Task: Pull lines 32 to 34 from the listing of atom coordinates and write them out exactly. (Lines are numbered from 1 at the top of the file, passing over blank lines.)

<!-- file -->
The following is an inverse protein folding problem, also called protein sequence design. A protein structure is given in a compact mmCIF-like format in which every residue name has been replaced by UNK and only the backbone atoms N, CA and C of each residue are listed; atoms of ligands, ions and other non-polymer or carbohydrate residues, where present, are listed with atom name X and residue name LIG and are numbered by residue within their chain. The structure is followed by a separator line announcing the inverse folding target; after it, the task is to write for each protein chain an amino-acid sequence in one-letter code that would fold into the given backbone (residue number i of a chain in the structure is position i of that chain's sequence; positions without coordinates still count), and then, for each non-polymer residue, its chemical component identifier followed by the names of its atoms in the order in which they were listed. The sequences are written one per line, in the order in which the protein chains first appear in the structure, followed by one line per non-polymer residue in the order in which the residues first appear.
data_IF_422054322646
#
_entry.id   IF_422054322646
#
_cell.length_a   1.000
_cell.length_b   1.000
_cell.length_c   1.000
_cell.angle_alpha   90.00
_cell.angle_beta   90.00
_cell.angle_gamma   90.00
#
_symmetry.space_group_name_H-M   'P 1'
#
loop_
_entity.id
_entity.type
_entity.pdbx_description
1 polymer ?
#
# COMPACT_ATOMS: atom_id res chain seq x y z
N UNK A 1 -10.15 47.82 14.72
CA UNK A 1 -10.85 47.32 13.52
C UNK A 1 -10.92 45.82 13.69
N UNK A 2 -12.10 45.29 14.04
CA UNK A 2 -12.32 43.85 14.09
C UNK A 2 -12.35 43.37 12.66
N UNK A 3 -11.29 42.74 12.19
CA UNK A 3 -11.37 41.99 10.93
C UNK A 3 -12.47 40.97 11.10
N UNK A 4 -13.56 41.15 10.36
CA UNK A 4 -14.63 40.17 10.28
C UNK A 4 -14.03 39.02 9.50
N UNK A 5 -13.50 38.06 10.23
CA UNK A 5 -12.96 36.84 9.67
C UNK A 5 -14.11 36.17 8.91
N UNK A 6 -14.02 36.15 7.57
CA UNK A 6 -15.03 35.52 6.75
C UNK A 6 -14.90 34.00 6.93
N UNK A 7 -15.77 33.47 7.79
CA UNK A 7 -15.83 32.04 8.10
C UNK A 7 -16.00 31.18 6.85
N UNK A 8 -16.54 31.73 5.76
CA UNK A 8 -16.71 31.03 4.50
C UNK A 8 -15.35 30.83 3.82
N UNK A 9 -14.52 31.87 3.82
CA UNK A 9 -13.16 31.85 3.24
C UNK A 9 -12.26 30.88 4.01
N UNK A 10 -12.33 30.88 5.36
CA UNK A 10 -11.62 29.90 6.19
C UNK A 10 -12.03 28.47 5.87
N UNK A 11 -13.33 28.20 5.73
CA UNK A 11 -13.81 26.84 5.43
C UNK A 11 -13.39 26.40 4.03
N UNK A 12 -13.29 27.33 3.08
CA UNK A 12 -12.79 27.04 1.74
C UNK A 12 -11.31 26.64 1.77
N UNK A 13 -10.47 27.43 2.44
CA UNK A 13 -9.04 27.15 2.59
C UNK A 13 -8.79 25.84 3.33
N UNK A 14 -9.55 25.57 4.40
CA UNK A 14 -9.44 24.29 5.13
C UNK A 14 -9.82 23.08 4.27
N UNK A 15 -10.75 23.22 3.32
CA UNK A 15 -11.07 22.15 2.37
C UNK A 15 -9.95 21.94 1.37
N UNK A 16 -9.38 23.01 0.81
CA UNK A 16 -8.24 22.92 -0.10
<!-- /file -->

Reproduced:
CA UNK A 4 -14.63 40.17 10.28
C UNK A 4 -14.03 39.02 9.50
N UNK A 5 -13.50 38.06 10.23